Programming in a Flash
24 March 2009
Flash memory programming speeds up with new module.
A module to speed boundary scan Flash memory programming claims to achieve close to theoretical programming times and up to 50-fold improvements for certain flash/FPGA configurations. XJFlash, developed by XJTAG, uses the internal circuitry of an onboard FPGA to create a flash programmer.
This relieves the bandwidth restricted JTAG scan chain of repetitive tasks such as shifting in control, address and data bits. By removing traffic from the scan chain, the XJTAG system is able to achieve close to theoretical programming times for a given flash memory device.
"Using the XJFlash module, we have seen up to a 50-fold improvement in flash programming speeds with certain flash/FPGA configurations," said Simon Payne, XJTAG's CEO. "This is great news for product developers as they need convenient and effective methods for programming and reprogramming flash at very high speeds without removing memories from the board."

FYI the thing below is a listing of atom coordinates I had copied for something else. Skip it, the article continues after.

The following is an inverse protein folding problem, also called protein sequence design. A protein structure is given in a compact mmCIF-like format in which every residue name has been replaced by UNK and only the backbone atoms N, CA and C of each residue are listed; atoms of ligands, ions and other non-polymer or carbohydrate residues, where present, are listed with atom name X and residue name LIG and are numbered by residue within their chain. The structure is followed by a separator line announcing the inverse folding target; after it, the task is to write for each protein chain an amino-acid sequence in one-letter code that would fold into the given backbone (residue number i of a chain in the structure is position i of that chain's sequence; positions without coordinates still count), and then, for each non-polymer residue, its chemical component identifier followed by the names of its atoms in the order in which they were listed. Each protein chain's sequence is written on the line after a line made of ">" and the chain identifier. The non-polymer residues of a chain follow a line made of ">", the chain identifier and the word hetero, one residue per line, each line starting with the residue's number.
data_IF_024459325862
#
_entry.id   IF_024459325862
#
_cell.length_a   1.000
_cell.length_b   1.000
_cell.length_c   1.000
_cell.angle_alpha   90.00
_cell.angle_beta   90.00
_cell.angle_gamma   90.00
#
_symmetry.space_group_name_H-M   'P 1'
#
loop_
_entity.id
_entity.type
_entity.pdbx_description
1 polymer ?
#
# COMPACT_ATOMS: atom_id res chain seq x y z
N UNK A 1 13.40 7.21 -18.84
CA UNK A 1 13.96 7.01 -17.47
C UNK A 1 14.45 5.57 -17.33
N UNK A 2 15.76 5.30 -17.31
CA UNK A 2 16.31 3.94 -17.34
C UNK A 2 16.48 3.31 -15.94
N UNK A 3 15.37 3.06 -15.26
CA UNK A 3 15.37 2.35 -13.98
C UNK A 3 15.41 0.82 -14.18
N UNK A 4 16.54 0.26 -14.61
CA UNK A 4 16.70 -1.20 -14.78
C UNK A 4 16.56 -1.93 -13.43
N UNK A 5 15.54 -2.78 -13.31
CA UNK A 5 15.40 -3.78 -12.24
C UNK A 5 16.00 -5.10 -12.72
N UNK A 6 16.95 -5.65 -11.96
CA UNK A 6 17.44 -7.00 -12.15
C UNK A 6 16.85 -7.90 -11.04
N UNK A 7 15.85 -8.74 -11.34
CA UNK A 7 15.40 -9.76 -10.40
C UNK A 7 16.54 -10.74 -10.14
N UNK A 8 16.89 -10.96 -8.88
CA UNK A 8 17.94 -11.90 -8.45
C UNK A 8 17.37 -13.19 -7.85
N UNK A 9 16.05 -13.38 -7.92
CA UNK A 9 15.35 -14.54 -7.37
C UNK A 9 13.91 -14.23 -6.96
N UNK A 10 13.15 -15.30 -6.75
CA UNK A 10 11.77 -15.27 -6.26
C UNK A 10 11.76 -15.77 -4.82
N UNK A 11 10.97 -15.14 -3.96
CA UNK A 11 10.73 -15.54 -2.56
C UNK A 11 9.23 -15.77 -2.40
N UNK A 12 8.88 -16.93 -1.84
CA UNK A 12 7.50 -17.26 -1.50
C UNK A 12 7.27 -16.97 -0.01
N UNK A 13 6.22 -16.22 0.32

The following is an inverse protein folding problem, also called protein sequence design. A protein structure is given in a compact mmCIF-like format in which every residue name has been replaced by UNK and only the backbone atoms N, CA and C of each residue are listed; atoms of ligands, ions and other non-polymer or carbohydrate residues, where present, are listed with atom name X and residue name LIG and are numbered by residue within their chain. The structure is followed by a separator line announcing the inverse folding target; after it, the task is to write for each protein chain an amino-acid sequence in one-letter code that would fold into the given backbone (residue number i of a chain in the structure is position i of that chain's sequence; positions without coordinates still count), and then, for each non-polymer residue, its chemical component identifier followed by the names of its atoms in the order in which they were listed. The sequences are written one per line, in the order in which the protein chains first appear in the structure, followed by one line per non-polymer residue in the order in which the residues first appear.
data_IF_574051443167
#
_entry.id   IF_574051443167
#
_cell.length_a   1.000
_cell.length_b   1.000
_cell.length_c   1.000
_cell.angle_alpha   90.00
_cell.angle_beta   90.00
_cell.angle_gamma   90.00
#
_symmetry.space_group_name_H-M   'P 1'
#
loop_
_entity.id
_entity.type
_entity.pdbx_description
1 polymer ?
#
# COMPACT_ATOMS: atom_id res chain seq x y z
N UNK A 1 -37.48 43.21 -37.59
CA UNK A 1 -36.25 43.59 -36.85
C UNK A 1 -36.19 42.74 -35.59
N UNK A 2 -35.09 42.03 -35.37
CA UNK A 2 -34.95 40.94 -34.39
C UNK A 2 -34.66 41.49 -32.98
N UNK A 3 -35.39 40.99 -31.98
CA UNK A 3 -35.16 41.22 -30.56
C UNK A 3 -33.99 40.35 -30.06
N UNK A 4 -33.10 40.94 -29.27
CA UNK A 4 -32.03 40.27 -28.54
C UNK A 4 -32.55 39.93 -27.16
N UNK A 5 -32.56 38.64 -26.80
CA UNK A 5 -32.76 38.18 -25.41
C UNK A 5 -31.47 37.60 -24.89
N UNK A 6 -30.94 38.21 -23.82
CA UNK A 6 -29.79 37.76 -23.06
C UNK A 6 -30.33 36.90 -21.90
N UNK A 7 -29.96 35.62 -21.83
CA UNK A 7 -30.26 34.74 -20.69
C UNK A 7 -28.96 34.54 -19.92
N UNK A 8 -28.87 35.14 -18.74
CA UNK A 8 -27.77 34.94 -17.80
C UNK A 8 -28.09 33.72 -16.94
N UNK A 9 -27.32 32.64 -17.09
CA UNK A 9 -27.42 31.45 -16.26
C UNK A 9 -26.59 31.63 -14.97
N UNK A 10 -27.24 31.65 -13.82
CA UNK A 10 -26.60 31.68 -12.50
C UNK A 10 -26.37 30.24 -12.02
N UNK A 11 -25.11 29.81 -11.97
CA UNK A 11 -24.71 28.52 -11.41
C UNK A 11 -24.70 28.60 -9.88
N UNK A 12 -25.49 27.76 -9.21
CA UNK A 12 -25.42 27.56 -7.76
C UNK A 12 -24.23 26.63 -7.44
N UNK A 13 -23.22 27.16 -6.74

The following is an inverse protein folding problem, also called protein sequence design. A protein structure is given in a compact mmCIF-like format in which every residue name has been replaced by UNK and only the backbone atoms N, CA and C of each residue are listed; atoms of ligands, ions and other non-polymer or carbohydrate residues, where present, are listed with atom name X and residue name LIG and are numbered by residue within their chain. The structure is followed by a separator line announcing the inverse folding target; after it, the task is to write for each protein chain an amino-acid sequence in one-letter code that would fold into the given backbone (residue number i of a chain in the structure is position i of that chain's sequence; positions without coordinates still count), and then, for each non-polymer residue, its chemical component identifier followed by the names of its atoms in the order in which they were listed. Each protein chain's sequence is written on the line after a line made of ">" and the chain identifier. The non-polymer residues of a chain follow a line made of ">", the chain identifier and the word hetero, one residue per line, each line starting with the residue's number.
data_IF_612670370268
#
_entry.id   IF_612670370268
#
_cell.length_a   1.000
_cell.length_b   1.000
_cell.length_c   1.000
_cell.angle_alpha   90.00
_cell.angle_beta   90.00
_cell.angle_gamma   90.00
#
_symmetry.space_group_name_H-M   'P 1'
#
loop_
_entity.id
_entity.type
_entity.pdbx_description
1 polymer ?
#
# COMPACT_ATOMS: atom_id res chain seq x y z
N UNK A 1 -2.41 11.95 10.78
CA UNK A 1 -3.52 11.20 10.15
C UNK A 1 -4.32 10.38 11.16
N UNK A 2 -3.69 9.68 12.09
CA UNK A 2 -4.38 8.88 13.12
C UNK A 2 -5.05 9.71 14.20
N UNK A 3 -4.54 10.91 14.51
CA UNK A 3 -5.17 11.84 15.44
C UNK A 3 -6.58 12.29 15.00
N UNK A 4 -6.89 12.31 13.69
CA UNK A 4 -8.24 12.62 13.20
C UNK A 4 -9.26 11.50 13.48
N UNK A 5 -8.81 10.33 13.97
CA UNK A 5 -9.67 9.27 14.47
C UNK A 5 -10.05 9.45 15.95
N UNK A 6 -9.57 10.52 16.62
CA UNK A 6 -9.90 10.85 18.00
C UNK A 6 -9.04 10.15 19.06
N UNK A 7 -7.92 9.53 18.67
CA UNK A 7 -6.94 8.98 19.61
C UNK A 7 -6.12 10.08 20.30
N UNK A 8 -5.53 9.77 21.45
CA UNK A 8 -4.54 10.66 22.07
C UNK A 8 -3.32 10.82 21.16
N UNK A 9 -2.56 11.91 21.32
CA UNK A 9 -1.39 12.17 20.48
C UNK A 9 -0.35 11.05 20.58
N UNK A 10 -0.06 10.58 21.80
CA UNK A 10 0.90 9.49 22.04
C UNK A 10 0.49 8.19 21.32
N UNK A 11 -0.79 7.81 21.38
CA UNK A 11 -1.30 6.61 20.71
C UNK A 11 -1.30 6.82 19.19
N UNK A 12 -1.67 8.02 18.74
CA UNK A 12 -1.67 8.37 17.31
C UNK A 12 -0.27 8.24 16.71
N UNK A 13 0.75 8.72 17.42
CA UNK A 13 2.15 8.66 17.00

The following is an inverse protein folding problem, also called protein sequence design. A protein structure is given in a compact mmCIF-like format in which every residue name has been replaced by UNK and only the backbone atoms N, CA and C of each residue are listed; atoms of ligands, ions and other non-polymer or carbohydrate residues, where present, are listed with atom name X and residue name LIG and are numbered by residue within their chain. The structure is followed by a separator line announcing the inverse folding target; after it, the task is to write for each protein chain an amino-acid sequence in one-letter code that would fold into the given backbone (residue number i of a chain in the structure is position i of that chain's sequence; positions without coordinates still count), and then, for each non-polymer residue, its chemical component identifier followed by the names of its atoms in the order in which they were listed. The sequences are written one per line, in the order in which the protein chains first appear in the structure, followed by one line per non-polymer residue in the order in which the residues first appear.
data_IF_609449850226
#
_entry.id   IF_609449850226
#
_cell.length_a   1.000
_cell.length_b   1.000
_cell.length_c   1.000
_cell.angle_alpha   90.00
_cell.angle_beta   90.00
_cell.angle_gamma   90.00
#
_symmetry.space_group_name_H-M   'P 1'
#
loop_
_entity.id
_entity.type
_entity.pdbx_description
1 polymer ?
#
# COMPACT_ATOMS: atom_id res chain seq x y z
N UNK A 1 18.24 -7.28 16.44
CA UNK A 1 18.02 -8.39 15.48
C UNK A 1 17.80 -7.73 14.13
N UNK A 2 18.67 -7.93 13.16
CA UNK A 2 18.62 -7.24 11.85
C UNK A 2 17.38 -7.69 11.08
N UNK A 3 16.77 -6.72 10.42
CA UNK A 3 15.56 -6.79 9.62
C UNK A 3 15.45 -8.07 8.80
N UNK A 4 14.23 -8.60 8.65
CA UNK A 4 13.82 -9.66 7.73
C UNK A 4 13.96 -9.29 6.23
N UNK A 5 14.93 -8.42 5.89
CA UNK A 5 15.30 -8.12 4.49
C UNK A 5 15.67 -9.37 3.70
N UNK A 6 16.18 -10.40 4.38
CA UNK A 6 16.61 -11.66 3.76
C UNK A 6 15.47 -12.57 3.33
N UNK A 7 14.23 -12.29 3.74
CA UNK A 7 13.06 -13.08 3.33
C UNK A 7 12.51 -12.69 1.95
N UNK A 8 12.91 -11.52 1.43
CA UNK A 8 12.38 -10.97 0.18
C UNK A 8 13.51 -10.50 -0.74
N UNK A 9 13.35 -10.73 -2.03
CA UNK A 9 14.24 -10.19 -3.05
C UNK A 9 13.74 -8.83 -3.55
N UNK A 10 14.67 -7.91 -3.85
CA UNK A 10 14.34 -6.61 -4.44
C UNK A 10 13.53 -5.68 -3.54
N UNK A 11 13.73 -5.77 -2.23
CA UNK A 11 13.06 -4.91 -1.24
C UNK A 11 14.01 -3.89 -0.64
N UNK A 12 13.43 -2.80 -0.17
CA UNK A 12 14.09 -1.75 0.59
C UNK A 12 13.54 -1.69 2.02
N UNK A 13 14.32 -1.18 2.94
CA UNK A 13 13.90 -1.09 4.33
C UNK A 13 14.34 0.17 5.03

Used in conjunction with the XJTAG boundary scan debug, test and programming system, XJFlash can be used to erase, program and verify any flash memory provided there is an FPGA on the target board and this is connected up to the JTAG chain correctly.
"With this enhancement to the XJTAG system, we have overcome the traditional speed limitation of JTAG programming flash memories," added Simon Payne. "This means that engineers designing complex boards containing BGA, FPGA and flash devices can do away with a separate flash programmer and utilise the full power of the XJTAG system to debug, test and program their designs throughout the product lifecycle. "
The XJTAG development system is a cost-effective solution for debugging, testing and programming electronic printed circuit boards and systems throughout the product lifecycle. It is used by design engineers, developers, OEMs and contract manufacturers for producing complex BGA-populated printed circuit boards and systems.
XJTAG reduces the time and cost of board development by allowing early development of reconfigurable test scripts that can be used from design validation through prototype debugging and on into manufacturing.
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